Conflicting reports have sprung up about a supposedly violent riot in the Eritrean capital of Asmara that allegedly took place late last week.
All that’s known for certain is that a crowd gathered to unsuccessfully protest the closing down of an Islamist school over the weekend that had long flouted the government’s orders to secularize some of its rules and curricula, though what came next is in dispute. The opposition said that soldiers opened fire and killed 28 people while wounding approximately 100 more, though the state says that nothing of the sort took place and that the low-intensity protest was peacefully disbanded. Unverified YouTube footage has since emerged showing a riotous crowd with the sound of gunfire in the background, but it’s uncertain if this was from last weekend’s event and whether the gunfire was directed against civilians, or even if actual rounds were used and not blanks or rubber bullets. In any case, this story soon reached the international media and quickly made rounds on the major outlets, with the implied message being that the “dictatorial regime” of President Isaias Afwerki was killing “peaceful protesters” just for the fun of it.
This narrative is a common one because the secretive and national security-focused state is oftentimes maligned by the Mainstream Media in being labelled the “North Korea of Africa”, and this is because the President has remained in office since the country’s 1993 independence from Ethiopia and the military holds enormous power. The reason for the security forces’ influential role in society is because Eritrea remains at tense odds with Ethiopia, and their unresolved border dispute could lead to a repeat of the mutually disastrous 1998-2000 war at any moment. Both sides support armed opposition groups against one another, which the respective target government describes as terrorists while labeling their own proxies as freedom fighters. Ethiopia feels uneasy with Eritrea’s independence because Addis Ababa fears that it set a precedent for other regions of the ultra-diverse country to secede as well, while Eritrea for that very same reason implicitly believes that it can only retain its independence if Ethiopia remains weakened and divided.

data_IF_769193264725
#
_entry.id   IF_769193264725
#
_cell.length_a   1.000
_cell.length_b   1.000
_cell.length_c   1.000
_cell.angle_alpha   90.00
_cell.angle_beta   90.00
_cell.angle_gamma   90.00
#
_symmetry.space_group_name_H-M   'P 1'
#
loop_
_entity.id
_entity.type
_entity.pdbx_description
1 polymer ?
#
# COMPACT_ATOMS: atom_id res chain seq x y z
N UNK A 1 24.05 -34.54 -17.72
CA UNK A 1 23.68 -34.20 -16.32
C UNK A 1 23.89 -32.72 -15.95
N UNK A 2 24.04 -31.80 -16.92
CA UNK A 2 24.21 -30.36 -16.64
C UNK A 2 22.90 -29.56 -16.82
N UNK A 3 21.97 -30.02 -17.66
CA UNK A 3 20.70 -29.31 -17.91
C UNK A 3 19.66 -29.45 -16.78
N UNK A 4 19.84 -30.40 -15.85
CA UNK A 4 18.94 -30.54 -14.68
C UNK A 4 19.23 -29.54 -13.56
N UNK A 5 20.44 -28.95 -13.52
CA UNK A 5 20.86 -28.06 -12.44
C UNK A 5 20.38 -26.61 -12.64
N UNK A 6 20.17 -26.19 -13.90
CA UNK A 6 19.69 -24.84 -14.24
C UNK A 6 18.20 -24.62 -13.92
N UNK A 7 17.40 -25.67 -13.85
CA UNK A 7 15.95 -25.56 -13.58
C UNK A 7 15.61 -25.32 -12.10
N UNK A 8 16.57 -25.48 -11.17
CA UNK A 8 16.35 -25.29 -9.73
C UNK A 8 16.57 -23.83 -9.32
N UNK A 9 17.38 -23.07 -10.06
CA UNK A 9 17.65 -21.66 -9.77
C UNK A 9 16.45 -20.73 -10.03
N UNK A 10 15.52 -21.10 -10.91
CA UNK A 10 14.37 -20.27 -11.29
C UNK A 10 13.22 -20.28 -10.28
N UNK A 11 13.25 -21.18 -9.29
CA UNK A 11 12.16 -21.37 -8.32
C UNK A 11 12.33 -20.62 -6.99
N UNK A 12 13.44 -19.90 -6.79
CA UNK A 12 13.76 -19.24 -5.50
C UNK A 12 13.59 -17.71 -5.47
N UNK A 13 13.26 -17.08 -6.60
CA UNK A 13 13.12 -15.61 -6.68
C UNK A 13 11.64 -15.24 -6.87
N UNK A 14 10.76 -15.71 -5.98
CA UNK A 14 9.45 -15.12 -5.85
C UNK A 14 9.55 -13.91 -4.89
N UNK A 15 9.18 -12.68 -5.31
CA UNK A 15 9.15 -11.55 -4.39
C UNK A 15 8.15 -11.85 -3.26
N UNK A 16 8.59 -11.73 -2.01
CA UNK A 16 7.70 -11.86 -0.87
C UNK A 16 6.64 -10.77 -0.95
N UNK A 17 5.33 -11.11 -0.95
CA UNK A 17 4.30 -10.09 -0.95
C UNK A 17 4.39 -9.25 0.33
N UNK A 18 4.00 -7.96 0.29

To return back to last weekend’s scandalous event, the negative international attention drawn to Eritrea will make it more difficult for Asmara to successfully lobby for the lifting of UNSC sanctions against it, which were originally imposed in 2009 because of its suspected ties to the Al Shabaab terrorist group in Somalia. Since then, Eritrea has cautiously crawled out of relative “isolation” by silently joining the Saudi-led War on Yemen in providing bases – and some reports allege, even troops – to the pro-Hadi coalition, but just like the government in neighboring Sudan, Asmara needs American support in order to feel entirely secure, at least for the time being. Now, however, Eritrea saw the power that religious opposition to the authorities can have in this almost evenly divided Christian-Muslim country, and it must tread carefully to avoid the weaponized perception that the secular government is “violating Muslims’ rights” otherwise it might soon fall victim to the same jihadist forces that it’s accused of supporting abroad.
By Andrew Korybko
Source: Oriental Review